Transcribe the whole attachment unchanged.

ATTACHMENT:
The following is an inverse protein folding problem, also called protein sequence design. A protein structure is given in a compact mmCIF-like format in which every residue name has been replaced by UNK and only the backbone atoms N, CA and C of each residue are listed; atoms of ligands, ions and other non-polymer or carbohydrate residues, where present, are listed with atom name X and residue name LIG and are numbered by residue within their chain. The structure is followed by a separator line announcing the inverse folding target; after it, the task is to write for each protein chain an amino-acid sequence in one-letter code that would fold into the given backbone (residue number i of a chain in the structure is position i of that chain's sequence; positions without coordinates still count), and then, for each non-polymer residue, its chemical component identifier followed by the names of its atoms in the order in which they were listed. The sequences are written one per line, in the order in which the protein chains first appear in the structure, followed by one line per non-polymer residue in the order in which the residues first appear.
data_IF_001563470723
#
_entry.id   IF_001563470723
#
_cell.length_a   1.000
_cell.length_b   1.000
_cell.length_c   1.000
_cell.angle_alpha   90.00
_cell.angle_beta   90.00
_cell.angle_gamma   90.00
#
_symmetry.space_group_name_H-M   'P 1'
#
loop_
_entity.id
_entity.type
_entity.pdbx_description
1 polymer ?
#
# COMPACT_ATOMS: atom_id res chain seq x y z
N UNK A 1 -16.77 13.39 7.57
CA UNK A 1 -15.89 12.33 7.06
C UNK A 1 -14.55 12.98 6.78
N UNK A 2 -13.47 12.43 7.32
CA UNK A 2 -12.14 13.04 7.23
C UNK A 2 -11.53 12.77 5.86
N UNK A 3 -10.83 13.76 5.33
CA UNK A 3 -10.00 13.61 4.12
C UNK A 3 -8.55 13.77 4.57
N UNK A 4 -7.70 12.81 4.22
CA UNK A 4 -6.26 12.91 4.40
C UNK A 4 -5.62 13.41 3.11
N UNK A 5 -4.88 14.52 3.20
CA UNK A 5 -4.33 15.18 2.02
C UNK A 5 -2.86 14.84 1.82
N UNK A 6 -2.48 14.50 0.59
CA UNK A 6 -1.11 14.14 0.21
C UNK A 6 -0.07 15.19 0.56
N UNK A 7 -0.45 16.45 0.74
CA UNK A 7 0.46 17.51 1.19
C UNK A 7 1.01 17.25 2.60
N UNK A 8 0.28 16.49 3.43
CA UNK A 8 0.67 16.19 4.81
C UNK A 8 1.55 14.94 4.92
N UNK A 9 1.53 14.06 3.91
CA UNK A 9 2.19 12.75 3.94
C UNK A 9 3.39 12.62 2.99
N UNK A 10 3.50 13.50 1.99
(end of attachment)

The following is an inverse protein folding problem, also called protein sequence design. A protein structure is given in a compact mmCIF-like format in which every residue name has been replaced by UNK and only the backbone atoms N, CA and C of each residue are listed; atoms of ligands, ions and other non-polymer or carbohydrate residues, where present, are listed with atom name X and residue name LIG and are numbered by residue within their chain. The structure is followed by a separator line announcing the inverse folding target; after it, the task is to write for each protein chain an amino-acid sequence in one-letter code that would fold into the given backbone (residue number i of a chain in the structure is position i of that chain's sequence; positions without coordinates still count), and then, for each non-polymer residue, its chemical component identifier followed by the names of its atoms in the order in which they were listed. The sequences are written one per line, in the order in which the protein chains first appear in the structure, followed by one line per non-polymer residue in the order in which the residues first appear.
data_IF_001563470723
#
_entry.id   IF_001563470723
#
_cell.length_a   1.000
_cell.length_b   1.000
_cell.length_c   1.000
_cell.angle_alpha   90.00
_cell.angle_beta   90.00
_cell.angle_gamma   90.00
#
_symmetry.space_group_name_H-M   'P 1'
#
loop_
_entity.id
_entity.type
_entity.pdbx_description
1 polymer ?
#
# COMPACT_ATOMS: atom_id res chain seq x y z
N UNK A 1 -16.77 13.39 7.57
CA UNK A 1 -15.89 12.33 7.06
C UNK A 1 -14.55 12.98 6.78
N UNK A 2 -13.47 12.43 7.32
CA UNK A 2 -12.14 13.04 7.23
C UNK A 2 -11.53 12.77 5.86
N UNK A 3 -10.83 13.76 5.33
CA UNK A 3 -10.00 13.61 4.12
C UNK A 3 -8.55 13.77 4.57
N UNK A 4 -7.70 12.81 4.22
CA UNK A 4 -6.26 12.91 4.40
C UNK A 4 -5.62 13.41 3.11
N UNK A 5 -4.88 14.52 3.20
CA UNK A 5 -4.33 15.18 2.02
C UNK A 5 -2.86 14.84 1.82
N UNK A 6 -2.48 14.50 0.59
CA UNK A 6 -1.11 14.14 0.21
C UNK A 6 -0.07 15.19 0.56
N UNK A 7 -0.45 16.45 0.74
CA UNK A 7 0.46 17.51 1.19
C UNK A 7 1.01 17.25 2.60
N UNK A 8 0.28 16.49 3.43
CA UNK A 8 0.67 16.19 4.81
C UNK A 8 1.55 14.94 4.92
N UNK A 9 1.53 14.06 3.91
CA UNK A 9 2.19 12.75 3.94
C UNK A 9 3.39 12.62 2.99
N UNK A 10 3.50 13.50 1.99